- Outdated information, you must collect up-to-date details about any medical conditions and treatments, tests or doctor visits you have had since the denial was issued.
- Reasons not related to medical, contact your local Social Security office in order to request a review. You can also call the SSA’s toll-free number to request a review.
- Hearing impair or completely deaf applicants can call the SSA’s TTY number, which is toll-free.
What is the difference between Social Security Disability Insurance and Supplemental Security Income?
Although the Social Security Administration run both the SSDI and Social Security Income (SSI) programs, each have differences that influence how they operate.
For example, SSDI and SSI generate their funding for payments from different places. SSDI draws from a disability trust fund that workers pay into during their employment while the SSI uses money raised through general tax revenues.
Another way that these programs differ is by their minimum requirements to qualify. In order to be eligible for SSDI, applicants must meet the criteria for being disabled in addition to making FICA contributions based on earnings.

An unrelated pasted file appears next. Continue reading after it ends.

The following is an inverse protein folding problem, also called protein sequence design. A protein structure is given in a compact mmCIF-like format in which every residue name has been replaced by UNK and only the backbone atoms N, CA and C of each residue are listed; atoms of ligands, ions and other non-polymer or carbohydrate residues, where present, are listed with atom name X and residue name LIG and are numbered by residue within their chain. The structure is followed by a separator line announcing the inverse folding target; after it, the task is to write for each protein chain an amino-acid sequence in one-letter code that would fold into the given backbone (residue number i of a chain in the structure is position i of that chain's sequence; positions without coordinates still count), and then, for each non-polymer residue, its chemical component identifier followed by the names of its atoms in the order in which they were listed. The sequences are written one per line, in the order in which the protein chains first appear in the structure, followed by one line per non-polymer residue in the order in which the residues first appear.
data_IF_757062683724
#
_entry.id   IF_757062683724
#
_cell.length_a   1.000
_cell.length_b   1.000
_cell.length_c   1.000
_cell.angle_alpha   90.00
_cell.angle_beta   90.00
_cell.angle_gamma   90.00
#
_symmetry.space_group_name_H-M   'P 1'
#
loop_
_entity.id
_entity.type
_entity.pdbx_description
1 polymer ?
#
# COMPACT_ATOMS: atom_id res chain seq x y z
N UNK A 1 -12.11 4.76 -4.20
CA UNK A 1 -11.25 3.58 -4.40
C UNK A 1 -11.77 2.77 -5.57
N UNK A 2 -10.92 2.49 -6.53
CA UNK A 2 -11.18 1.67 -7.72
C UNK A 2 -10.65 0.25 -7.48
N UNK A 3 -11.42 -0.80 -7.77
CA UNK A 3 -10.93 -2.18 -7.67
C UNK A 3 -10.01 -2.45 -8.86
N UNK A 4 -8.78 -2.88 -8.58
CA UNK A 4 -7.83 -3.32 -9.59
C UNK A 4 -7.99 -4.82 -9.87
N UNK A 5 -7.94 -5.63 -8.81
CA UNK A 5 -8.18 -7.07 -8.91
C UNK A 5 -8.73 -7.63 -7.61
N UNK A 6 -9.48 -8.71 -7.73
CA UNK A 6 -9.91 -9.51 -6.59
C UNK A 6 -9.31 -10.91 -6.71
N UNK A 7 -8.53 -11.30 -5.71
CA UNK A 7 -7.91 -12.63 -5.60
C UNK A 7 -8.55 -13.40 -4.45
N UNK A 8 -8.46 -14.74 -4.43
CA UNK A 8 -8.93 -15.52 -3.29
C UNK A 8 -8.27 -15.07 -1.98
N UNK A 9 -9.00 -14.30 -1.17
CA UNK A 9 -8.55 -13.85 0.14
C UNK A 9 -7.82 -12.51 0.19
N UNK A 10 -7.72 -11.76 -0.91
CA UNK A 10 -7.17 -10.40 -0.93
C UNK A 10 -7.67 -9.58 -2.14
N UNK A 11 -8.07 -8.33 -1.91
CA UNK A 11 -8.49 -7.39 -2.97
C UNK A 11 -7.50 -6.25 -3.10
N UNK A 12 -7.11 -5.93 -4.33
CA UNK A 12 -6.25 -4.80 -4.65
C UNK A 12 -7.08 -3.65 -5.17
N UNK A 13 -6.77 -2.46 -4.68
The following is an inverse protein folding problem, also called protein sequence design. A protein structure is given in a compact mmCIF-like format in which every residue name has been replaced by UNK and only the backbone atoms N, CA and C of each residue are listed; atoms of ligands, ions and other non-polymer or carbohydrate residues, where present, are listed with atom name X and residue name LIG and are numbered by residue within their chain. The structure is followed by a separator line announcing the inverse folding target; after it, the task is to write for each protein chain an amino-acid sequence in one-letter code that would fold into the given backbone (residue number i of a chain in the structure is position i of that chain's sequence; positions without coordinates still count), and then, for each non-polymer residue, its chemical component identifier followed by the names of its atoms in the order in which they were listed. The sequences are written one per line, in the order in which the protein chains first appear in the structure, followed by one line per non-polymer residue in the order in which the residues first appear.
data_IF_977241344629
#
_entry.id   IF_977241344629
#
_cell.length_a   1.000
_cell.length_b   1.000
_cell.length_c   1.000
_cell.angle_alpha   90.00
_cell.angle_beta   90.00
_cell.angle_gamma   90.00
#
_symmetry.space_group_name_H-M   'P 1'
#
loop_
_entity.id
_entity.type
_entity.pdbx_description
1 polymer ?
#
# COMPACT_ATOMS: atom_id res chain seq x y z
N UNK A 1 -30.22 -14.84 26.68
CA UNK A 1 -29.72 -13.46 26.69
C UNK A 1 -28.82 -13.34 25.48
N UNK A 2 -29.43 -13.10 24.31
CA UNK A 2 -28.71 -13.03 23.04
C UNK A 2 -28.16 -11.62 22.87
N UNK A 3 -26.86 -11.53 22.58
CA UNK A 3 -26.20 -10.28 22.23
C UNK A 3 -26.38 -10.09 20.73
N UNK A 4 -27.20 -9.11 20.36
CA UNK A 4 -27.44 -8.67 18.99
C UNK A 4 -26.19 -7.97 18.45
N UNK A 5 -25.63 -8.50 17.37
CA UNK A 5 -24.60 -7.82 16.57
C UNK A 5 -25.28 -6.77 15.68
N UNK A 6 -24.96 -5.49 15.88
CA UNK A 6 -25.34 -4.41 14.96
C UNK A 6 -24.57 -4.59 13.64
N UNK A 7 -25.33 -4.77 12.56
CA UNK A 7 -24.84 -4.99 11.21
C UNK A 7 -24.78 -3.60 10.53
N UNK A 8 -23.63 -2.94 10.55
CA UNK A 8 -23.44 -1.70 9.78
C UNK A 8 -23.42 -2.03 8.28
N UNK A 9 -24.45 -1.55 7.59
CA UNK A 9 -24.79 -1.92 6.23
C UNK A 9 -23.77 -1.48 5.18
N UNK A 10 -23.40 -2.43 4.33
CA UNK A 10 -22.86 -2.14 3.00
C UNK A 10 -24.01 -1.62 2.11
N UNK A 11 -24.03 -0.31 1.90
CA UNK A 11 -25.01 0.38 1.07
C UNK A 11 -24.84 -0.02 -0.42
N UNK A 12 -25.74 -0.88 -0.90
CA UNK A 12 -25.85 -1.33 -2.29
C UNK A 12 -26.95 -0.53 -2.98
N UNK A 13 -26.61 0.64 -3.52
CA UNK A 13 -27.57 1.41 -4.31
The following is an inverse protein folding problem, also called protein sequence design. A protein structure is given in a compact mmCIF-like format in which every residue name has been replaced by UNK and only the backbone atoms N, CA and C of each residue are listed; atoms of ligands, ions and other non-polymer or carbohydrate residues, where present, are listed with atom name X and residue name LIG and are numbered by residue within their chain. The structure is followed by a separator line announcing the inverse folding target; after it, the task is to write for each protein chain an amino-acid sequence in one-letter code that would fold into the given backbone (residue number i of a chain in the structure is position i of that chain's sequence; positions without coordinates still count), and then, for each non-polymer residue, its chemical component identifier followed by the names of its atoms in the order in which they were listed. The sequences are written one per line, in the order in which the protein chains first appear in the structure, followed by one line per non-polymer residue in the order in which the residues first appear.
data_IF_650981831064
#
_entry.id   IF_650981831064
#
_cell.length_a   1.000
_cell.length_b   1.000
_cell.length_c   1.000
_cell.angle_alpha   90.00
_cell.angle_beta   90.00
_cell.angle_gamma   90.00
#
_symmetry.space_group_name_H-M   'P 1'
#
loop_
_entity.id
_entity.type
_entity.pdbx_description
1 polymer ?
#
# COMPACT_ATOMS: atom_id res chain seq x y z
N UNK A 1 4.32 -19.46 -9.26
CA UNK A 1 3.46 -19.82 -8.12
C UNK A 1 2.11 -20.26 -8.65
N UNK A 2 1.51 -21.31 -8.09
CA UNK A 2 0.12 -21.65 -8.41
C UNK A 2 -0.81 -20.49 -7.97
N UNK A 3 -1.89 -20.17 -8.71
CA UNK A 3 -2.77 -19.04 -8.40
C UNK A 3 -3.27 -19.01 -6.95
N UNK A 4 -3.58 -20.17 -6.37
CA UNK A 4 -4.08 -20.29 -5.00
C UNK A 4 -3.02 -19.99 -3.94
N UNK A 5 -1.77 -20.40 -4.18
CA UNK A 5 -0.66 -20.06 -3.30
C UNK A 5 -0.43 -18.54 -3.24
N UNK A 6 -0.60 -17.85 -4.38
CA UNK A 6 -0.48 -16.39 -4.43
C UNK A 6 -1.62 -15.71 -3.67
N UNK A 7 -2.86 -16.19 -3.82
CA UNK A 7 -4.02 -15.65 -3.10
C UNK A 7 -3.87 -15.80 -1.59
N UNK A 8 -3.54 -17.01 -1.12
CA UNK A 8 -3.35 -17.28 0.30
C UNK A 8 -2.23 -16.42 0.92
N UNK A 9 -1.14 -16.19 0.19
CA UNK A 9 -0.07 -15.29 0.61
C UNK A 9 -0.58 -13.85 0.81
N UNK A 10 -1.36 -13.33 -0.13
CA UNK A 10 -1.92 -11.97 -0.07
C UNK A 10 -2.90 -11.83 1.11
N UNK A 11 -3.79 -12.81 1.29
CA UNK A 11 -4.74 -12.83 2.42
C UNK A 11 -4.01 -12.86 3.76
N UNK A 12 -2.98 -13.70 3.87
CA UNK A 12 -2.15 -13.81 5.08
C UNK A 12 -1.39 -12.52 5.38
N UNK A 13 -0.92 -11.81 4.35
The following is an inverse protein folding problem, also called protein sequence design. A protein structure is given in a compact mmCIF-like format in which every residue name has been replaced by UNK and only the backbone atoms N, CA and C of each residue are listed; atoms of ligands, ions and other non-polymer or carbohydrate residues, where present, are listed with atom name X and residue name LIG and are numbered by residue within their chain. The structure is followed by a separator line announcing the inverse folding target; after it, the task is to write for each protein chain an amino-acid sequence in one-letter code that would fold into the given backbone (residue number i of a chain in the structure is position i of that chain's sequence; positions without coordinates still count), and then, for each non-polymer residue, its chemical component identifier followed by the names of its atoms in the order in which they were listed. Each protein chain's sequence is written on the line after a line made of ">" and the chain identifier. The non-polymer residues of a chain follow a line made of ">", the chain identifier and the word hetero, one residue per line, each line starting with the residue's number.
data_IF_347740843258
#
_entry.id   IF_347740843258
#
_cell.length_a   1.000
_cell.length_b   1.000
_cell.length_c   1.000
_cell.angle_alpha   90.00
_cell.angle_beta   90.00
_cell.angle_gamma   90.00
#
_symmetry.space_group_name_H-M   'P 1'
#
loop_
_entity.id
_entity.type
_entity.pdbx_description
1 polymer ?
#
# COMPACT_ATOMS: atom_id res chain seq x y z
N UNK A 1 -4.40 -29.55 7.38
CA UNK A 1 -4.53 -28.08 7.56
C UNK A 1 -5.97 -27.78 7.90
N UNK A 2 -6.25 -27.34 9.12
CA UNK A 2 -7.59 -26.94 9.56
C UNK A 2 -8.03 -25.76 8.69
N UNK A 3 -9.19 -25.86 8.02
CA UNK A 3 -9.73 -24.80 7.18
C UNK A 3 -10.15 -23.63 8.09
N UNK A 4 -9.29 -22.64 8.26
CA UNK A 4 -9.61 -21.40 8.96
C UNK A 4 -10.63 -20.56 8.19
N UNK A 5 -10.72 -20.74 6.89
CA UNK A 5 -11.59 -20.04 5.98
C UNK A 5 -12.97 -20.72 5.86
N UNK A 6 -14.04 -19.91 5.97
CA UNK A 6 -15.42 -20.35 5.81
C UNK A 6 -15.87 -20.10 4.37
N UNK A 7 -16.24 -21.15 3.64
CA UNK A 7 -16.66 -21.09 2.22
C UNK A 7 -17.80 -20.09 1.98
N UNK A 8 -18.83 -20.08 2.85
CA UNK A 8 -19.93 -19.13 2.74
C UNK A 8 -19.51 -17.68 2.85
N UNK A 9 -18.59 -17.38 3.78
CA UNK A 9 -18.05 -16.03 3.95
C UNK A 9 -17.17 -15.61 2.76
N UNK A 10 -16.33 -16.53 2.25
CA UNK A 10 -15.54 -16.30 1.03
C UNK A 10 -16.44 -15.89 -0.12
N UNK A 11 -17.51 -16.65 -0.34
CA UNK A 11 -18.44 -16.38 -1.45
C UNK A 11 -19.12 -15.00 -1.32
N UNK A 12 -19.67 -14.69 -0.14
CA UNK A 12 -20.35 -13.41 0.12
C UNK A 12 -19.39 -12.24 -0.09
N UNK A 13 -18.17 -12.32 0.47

On the other hand, the SSI requires applicants to meet the criteria for being disabled in addition to falling within the income and resource limits of the program.
Additionally, each of these programs uses a different method for figuring out your monthly benefit payments.
Participants in the SSDI program will have their monthly payment determined based on the amount of the worker’s lifetime average earnings that are covered by Social Security.
Beneficiaries of Workers’ Compensation payments or other public disability benefits may have their SSDI payouts reduced.
SSI beneficiaries will determine their benefit payouts by first using the Federal Benefit Rate (FBR). Then, they will subtract your countable income, which accounts for allowable deductions.
Finally, the SSA will add your state’s supplement to the FBR to determine your final payout.